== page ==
As the saying goes, all’s fair in love and war – oh and F1. God knows I have put forward many suggestions to reduce the risk of this happening and the possible safety issues that could very easily come out of it, but currently, the rules allowed drivers to go at the pace the Mercedes drivers did to prep their tyres and lap as they choose.

I don’t think this was anything to do with the aftermath of the Silverstone adventures, it was simply what you need to do in Hungary. This has always been a difficult circuit on tyres and for a qualifying lap getting the fronts working for the first two corners and the rears to last for the last two corners has always been a challenge.

Way back in 2002 with Giancarlo Fisichella in the Jordan on Bridgestones, we actually did our second run in qualifying with used front tyres and new rears. The fronts had done the first qualifying lap, so were scrubbed and ready to go and the rears, which came in immediately, lasted through the lap – and we qualified fifth, which was well ahead of where we should have qualified.

Those days of doing something different have long gone, but with the upgrade Mercedes brought to Silverstone I don’t think Mercedes will need to try anything too off the wall to be battling with Red Bull for the rest of the season. Those developments brought them in line with the development direction the other teams had taken to overcome the problems of the new aero regulations for 2021.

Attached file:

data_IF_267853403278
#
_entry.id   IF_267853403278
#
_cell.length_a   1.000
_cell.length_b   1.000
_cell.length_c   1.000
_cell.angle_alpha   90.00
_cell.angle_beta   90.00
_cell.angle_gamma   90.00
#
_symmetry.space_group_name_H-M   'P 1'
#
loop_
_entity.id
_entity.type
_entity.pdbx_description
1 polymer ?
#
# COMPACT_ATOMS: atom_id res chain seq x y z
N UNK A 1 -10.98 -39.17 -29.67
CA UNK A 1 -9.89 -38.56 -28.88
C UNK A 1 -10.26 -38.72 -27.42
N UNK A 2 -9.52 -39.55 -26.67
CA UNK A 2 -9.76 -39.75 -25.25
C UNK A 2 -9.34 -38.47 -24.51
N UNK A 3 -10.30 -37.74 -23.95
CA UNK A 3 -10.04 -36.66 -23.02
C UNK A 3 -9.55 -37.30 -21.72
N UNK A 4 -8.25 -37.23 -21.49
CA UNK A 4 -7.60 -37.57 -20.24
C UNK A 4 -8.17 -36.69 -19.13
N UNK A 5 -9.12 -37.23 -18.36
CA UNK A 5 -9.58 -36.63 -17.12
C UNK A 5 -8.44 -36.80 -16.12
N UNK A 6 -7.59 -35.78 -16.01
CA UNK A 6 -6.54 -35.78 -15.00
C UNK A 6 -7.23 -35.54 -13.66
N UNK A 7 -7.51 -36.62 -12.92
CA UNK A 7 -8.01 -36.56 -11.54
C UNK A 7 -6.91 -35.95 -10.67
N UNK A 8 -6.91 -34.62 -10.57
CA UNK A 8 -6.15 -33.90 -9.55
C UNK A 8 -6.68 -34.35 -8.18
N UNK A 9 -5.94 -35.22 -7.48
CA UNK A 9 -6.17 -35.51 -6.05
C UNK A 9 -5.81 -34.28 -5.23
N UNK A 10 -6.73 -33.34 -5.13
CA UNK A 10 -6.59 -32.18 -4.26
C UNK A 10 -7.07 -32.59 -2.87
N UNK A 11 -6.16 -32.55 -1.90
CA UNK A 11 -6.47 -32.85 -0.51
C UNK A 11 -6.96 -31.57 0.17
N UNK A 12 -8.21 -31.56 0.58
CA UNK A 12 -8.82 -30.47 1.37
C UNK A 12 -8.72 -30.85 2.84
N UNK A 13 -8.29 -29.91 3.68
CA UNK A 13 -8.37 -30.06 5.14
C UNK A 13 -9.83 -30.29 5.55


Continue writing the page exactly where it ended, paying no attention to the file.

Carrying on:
As for the booing, well, I don’t agree with it. Everyone supports one driver or another but cheering for your own driver should be enough.

Better respect among rivals than after British GP clash

Josh Suttill

Motor Racing Formula One World Championship Hungarian Grand Prix Qualifying Day Budapest, Hungary

The fallout from the British GP clash was ugly, with Hamilton receiving racist abuse, in part fuelled by the nasty war of words between the title-challenging teams.

There’s a fine line that was arguably crossed at Silverstone, but there was refreshingly no such issue after qualifying today.

Sure, Horner told Sky Hamilton’s tactics were “gamesmanship” but he also said it was “no major issue” and that Hamilton has the “right to do that”.

It would have been easy for him to lambast Hamilton and Mercedes and put further fuel on an already burning fire – something evidenced by the reaction from the crowd.

Even calling for an investigation or penalty wouldn’t have been hyperbolic by recent standards.

Fortunately, common sense prevailed and with minimal fanning of the flames, this will no doubt be a quickly forgotten minor twist in an otherwise unforgettable title duel. It’s just a shame that the majority of the watching crowd couldn’t show the same level of respect, albeit it’s something that Red Bull has to take some responsibility for following its British GP comments.